Answerman
Why Do All The Kids Want To Move To Tokyo?

by Justin Sevakis,

Jake asks:

I have recently watched your name. as well as Sakura Quest and it has me wondering why every youths do or die goal is to move to Tokyo. It makes me wonder why only Tokyo? I assume that each prefecture has some equivalent of a capital or at least one city of size. It gives the impression that Tokyo is the NYC of Japan and everywhere else might as well be our equivalent of the fly over states or rust belt.

Actually, most prefectures do not have major cities in them. In fact, without the greater Tokyo area, there are only seven cities in Japan with a population of over a million people: Kyoto, Sendai, Osaka, Nagoya, Sapporo, Kobe and Fukuoka. The biggest of those, Osaka, is home to 2.6 million people.

Tokyo, by comparison, is so big it's not even considered a city anymore, because it takes up an entire prefecture. (It's actually even bigger than that if you count suburbs like Yokohama, which by itself has a million more people in it than Osaka). Tokyo proper has over 13 million people in it. It's the center of all Japanese government, commerce, media, fashion, industry and culture. Nothing else in Japan even comes close. Its relationship to the rest of the country is more like London is to England rather than New York City is to America. Or if you prefer, imagine New York City if everything that happened in Los Angeles and Chicago moved there, and a good chunk of Long Island was annexed.

Like any other country, kids growing up in Japan are either comfortable where they are, or dream of something better for themselves. If they have lofty dreams and they're growing up in Kyoto or Osaka, there might be a better chance they're satisfied where they grew up. But if you're young, you have big dreams, and you want to give it your best and Aim for the Top, there's only one place to go.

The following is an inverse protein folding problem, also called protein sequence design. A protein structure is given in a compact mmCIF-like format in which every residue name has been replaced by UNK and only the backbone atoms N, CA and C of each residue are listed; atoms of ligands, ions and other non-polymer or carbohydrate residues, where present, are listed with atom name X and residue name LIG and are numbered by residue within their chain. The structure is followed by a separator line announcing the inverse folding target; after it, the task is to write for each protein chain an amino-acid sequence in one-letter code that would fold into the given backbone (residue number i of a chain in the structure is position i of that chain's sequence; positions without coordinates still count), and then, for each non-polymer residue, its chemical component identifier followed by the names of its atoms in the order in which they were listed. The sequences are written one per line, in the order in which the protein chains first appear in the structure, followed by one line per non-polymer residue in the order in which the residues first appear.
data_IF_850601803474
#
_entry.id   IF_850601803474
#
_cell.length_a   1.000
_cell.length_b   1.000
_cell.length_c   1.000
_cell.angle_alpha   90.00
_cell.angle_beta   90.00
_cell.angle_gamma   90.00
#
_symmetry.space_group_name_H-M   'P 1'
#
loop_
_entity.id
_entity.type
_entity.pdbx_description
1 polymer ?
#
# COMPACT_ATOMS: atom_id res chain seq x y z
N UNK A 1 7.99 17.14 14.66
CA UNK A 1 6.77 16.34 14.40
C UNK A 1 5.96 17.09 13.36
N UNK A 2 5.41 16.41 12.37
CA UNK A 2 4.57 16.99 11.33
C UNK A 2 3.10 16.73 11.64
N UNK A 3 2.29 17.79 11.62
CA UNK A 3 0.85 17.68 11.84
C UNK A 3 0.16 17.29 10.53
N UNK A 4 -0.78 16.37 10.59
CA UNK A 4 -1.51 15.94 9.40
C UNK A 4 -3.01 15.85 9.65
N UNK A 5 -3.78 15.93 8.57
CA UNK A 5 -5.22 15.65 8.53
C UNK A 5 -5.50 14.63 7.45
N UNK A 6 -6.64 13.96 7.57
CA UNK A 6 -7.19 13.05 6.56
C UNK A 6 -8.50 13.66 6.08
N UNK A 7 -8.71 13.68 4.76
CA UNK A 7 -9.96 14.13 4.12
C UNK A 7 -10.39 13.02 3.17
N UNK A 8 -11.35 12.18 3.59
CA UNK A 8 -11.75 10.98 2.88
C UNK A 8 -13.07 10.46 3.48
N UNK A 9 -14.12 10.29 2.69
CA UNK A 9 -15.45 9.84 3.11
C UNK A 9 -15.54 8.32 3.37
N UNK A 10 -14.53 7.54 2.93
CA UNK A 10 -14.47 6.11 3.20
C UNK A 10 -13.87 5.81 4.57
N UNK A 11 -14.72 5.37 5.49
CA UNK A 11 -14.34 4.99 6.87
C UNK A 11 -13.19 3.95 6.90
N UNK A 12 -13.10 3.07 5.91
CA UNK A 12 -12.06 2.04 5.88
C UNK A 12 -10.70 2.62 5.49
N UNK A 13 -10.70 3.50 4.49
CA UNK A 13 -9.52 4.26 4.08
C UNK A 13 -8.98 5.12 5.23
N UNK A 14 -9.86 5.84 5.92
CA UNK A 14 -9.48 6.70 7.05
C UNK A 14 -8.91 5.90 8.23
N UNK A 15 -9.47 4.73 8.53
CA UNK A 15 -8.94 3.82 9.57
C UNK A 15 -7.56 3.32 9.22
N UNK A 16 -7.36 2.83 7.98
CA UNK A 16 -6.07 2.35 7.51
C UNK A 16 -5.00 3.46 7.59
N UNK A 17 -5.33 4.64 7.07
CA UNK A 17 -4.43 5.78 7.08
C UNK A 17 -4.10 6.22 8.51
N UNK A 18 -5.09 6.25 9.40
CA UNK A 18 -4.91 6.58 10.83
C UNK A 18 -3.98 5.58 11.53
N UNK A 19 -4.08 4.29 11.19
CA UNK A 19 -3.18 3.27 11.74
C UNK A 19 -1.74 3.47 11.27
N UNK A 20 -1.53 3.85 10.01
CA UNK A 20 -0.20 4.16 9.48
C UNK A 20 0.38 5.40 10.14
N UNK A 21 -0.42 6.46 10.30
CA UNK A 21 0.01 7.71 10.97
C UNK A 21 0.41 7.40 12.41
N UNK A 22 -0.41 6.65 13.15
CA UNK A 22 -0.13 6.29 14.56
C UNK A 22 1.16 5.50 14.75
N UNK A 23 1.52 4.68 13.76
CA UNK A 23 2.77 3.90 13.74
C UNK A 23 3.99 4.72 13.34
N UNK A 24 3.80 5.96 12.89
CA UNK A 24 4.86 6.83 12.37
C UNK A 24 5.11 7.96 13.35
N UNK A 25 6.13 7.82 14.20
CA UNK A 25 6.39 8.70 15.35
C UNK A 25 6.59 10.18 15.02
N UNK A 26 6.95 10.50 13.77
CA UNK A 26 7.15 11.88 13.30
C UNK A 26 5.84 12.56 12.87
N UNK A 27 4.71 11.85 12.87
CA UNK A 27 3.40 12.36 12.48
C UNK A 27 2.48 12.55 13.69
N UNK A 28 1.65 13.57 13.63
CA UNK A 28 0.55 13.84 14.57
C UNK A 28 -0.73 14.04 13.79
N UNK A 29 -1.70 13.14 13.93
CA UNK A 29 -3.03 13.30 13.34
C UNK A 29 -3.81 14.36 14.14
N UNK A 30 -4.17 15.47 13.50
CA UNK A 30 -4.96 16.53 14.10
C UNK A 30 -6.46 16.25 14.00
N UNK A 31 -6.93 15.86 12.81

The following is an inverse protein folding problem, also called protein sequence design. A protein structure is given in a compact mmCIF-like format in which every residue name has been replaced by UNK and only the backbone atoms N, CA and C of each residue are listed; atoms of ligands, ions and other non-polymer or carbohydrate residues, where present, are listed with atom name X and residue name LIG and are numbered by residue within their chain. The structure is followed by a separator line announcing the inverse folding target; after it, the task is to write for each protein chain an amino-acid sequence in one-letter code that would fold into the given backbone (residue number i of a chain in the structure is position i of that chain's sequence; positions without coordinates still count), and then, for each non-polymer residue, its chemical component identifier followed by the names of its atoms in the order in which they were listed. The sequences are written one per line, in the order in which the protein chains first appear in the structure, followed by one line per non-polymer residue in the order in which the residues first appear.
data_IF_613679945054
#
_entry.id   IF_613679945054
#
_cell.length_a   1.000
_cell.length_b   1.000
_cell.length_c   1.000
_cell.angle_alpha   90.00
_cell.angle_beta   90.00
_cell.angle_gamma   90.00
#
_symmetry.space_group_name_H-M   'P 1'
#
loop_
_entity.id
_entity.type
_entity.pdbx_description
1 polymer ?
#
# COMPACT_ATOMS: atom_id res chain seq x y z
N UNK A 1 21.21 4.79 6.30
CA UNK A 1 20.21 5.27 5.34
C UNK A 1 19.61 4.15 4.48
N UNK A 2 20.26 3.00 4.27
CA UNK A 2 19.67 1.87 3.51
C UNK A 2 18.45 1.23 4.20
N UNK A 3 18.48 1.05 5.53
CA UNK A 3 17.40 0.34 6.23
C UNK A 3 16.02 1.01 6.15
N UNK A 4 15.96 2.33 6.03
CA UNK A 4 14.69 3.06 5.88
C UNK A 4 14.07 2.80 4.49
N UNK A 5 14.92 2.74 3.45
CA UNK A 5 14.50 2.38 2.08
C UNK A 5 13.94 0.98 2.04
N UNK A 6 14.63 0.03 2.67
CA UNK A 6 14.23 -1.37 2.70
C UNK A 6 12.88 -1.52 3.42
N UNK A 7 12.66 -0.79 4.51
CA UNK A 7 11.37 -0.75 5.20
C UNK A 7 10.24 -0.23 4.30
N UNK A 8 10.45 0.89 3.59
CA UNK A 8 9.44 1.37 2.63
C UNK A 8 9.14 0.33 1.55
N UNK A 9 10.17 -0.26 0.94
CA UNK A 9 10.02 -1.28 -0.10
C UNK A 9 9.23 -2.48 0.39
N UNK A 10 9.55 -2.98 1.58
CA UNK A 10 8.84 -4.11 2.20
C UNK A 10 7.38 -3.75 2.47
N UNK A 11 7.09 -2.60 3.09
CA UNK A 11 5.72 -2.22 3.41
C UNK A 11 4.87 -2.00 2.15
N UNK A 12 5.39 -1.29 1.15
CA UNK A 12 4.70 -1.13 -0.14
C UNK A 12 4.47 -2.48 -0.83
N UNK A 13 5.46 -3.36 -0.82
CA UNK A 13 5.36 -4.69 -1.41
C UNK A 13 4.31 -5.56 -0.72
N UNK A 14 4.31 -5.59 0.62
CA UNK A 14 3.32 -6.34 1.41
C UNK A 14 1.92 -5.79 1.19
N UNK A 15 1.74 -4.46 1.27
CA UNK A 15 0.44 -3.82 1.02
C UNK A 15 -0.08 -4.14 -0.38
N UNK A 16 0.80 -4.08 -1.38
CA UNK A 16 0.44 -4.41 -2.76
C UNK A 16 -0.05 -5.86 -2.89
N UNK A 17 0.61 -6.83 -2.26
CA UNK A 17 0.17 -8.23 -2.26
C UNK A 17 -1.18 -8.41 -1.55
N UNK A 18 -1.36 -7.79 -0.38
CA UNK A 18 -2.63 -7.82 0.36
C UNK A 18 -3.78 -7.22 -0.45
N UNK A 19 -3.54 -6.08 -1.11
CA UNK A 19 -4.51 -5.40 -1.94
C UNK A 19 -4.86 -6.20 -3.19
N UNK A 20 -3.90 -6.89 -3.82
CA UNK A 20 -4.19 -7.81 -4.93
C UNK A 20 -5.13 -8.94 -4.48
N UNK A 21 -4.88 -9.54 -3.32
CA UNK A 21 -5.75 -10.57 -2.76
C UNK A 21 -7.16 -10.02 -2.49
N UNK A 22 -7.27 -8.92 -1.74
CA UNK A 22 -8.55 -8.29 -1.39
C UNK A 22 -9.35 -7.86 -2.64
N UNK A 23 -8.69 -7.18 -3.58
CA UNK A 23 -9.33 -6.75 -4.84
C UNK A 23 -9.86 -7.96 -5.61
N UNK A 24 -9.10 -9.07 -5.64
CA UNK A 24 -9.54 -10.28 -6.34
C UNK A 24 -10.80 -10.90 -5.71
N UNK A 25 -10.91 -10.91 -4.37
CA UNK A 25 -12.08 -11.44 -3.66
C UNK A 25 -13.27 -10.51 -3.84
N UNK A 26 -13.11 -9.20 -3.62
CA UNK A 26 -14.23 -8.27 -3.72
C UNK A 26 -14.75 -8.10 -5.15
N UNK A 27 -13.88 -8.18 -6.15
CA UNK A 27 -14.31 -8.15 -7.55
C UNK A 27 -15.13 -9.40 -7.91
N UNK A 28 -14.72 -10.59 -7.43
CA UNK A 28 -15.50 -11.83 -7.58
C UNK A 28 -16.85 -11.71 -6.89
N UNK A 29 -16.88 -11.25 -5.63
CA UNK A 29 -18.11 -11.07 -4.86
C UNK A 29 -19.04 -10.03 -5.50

But you're actually not far off in your comparison between rural Japan and the Rust Belt of the USA. In fact, it's a very similar story to what's happening in North America: more and more young people are fleeing the more rural areas in favor of the cities and the major metropolitan areas. According to Nikkei News, some areas have lost up to 10% of their population in just the last four years, and some areas are predicting a drop in the young female (20-39) population of up to 80% by 2040. While Japan's overall population is dropping, that's such a major decline that it's felt. Walk into some of these towns and it feels like everyone is elderly.

Like the rust belt, young people flee these areas for two major reasons: school and jobs. If you want to go to the best college (and getting into a good school is basically Japan's national past time), all of the major universities are in the big cities. The city is dotted with mining towns that no longer operate, and not many young people are into things like forestry and farming.

Just like rural America, it can be pretty boring out in the sticks of Japan. There are no karaoke bars, no concerts, few shops that have been renovated in the past 30 years. Fashions and social attitudes are behind the times (and now that everyone has internet, you are well aware of this). There aren't many other young people, either: chances are, everyone around your age is someone you already know from school.

People do move to cities other than Tokyo, but if it's a big, shiny, cultured life you want for yourself, you're probably not going to find it in Sendai or Nagasaki. If you want to be someone in Japan, in nearly any capacity, you pretty much have to go to Tokyo.


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Justin Sevakis has worked in the anime business for nearly 20 years. He's the founder of Anime News Network, and owner of the video production company MediaOCD. You can follow him on Twitter at @worldofcrap.

Header Photo By Morio - Own work, CC BY-SA 3.0, Link


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